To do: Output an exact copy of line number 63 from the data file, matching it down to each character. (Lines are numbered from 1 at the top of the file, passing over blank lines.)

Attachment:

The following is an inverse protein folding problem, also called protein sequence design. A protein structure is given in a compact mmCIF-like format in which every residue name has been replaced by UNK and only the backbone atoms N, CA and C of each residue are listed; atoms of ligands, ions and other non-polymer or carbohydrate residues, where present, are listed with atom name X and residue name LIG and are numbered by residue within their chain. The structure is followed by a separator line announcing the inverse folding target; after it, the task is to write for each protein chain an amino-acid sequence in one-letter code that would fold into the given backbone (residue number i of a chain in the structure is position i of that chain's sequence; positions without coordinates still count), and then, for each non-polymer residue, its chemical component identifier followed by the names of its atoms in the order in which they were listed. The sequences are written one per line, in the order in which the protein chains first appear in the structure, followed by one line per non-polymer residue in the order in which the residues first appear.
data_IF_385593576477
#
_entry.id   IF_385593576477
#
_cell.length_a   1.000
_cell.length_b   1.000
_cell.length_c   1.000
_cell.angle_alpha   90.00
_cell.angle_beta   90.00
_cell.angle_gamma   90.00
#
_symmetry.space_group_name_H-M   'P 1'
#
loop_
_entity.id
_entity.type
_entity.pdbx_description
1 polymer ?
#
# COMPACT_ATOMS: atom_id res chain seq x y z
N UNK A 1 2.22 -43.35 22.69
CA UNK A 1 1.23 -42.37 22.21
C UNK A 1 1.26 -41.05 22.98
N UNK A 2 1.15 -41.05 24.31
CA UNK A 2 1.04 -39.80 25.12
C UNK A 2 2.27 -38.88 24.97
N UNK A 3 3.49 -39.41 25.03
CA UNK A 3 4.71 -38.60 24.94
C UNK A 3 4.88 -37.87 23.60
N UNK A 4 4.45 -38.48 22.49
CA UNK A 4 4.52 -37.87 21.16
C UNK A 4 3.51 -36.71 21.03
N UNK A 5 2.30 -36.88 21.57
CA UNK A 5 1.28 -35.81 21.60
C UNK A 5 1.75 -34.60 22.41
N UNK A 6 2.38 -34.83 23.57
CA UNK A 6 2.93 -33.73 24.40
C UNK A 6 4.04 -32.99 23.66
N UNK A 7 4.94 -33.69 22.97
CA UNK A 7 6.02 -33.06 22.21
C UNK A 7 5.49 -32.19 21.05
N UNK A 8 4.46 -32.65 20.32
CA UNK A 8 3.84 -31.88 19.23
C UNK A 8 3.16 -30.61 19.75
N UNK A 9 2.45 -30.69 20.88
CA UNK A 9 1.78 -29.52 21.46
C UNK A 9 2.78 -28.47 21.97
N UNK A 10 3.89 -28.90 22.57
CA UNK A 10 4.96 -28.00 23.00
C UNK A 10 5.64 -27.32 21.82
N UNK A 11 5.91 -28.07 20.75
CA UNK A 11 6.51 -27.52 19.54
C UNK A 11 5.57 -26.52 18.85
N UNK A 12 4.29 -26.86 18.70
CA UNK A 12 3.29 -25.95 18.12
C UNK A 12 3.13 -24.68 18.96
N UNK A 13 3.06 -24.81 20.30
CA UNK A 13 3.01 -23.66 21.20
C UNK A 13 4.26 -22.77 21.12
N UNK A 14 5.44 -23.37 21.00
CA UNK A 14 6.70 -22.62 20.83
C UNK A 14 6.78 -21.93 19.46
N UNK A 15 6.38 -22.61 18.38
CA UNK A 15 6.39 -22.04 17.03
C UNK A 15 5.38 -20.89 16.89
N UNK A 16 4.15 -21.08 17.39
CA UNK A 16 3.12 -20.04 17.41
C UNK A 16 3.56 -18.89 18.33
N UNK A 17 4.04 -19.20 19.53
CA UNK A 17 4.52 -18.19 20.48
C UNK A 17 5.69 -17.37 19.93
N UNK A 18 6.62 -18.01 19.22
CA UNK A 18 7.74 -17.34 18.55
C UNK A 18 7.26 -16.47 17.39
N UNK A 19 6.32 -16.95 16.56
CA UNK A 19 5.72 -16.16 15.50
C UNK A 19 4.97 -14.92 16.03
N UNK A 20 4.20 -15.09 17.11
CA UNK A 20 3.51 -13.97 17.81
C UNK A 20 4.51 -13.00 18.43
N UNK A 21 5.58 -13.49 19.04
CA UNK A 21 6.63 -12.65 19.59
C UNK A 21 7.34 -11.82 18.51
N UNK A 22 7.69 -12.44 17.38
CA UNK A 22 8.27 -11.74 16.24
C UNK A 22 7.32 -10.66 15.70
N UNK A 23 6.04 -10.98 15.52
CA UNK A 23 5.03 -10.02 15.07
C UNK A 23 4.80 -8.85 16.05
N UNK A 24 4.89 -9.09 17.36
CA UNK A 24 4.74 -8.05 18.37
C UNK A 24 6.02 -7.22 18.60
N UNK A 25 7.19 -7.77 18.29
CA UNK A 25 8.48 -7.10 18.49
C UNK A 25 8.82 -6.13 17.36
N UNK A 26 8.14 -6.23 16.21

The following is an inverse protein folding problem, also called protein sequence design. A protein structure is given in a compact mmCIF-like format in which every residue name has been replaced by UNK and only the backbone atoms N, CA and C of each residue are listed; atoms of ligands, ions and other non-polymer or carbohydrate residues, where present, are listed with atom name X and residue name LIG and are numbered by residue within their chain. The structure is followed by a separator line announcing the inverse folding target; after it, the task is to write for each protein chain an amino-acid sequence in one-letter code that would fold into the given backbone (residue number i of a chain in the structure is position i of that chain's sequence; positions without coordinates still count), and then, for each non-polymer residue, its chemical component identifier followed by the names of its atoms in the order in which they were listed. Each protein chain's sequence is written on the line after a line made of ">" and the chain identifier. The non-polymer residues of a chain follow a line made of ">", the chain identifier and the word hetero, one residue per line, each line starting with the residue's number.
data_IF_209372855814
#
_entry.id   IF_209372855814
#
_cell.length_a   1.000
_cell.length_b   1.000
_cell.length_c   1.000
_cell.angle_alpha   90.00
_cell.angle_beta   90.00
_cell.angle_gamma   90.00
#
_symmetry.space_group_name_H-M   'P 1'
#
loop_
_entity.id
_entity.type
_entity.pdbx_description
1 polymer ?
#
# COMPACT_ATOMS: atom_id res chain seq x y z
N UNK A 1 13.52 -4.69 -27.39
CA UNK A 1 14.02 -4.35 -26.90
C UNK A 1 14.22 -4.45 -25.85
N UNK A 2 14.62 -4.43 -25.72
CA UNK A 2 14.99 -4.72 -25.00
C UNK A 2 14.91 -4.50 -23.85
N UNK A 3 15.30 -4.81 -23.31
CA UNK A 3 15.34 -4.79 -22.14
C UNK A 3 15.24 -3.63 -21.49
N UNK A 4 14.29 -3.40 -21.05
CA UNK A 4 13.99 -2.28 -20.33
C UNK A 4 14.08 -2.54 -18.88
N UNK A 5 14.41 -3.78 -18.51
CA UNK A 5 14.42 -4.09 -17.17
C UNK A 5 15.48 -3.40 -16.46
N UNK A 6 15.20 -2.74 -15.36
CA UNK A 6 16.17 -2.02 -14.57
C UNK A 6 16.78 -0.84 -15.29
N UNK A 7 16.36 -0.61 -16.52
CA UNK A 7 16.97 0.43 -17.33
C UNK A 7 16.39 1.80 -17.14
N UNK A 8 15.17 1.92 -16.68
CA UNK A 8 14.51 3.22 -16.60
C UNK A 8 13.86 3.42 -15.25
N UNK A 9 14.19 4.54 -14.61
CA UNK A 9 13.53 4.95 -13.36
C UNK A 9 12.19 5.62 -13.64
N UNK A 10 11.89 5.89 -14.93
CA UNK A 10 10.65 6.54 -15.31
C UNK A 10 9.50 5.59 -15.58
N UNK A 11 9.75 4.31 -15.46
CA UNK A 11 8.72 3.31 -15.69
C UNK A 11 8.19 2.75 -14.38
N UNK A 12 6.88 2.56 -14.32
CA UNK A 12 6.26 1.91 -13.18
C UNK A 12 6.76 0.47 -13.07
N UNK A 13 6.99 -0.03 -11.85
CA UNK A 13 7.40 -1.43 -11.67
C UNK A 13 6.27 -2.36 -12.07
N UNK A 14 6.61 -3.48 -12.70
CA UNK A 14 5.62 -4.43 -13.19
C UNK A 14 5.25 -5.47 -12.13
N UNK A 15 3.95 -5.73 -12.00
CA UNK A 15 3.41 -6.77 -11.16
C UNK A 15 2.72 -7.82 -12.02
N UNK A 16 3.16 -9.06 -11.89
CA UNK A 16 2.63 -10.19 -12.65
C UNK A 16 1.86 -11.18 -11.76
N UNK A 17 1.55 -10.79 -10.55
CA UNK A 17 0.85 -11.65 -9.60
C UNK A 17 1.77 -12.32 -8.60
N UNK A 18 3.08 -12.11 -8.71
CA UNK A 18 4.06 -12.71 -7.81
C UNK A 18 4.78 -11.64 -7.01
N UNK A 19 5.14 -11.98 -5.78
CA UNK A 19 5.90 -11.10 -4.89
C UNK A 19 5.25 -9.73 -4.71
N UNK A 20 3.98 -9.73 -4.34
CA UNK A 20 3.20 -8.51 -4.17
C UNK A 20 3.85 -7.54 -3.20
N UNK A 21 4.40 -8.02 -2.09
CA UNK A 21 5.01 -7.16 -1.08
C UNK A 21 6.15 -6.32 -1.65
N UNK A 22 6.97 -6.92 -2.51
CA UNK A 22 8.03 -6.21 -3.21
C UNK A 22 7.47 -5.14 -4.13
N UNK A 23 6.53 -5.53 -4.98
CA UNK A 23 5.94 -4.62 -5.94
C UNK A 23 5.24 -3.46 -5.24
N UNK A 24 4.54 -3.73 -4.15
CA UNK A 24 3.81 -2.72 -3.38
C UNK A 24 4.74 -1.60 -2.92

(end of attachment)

C UNK A 14 6.78 -21.93 19.46